Except that ESPN is wrong, which you would have realized if you had kept reading that Florio article. The very next paragraph after the part you quoted reads

        “I didn’t go to what the cool kids call “J” school, but when there are multiple reports, the operative prefatory term is (wait for it) “reports.” Reporters employed by other networks are never “sources,” unless they are leaking information about their own situation or network.”

      • blackandbluedivision - Aug 12, 2013 at 2:53 PM

        Dude I said you were right. Dang. What more do you want? That’s what ESPN does. Is it right? NO. But, it’s what they do and I explained to you why. They’re a multi-million dollar company. Do you want to correct them? The most important thing is that they aren’t STEALING credit.

        They’re just using the wrong term.

      • churchoftheperpetuallyoutraged - Aug 12, 2013 at 4:25 PM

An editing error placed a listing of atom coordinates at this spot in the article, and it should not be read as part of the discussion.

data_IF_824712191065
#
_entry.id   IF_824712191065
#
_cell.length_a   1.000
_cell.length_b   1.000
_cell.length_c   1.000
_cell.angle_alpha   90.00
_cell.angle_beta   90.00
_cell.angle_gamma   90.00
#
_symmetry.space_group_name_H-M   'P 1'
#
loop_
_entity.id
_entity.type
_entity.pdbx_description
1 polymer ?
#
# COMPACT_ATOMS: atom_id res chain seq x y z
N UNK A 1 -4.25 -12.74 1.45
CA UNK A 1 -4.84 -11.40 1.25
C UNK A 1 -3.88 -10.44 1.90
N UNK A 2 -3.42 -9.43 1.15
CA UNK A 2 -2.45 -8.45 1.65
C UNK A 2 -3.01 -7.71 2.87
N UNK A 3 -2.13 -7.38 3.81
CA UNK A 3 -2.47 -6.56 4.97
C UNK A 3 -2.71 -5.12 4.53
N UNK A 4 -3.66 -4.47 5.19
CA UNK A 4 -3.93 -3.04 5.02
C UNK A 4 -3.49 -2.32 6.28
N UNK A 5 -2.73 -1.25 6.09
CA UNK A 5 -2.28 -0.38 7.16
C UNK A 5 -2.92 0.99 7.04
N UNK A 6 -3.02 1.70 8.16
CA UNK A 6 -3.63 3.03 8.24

The most important thing is that they aren’t STEALING credit.

        They’re just using the wrong term.

        The thing is, they really are. There’s been multiple times where they use “sources” when everyone knows who’s reported it first. Here’s a link with all the different integrity issues ESPN has dealt with, but at the bottom they reference a few of the “sources” issues:

        The worst one on that link is the Chris Broussard one. PG Deron Williams tweeted that he just re-signed a deal with the Nets. Mutiple people, including Marc Stein at ESPN, give Williams credit. 10m after that tweet, Chris Broussard uses “sources”. You’d think the guy whose responsible for NBA news/rumors would follow one of the big FA pieces in the off-season, but apparently not.

    • raysfan1 - Aug 12, 2013 at 1:09 PM

      My biggest gripes about ESPN are (1) the insufferable talk shows, (2) repeating the same news story every hour while (3) failing to use their 24-hours-a-day platform to actually provide coverage of the wide variety of sports. I, for one, would much rather watch World Cup skiing or white water kayak racing to “First Take” any day.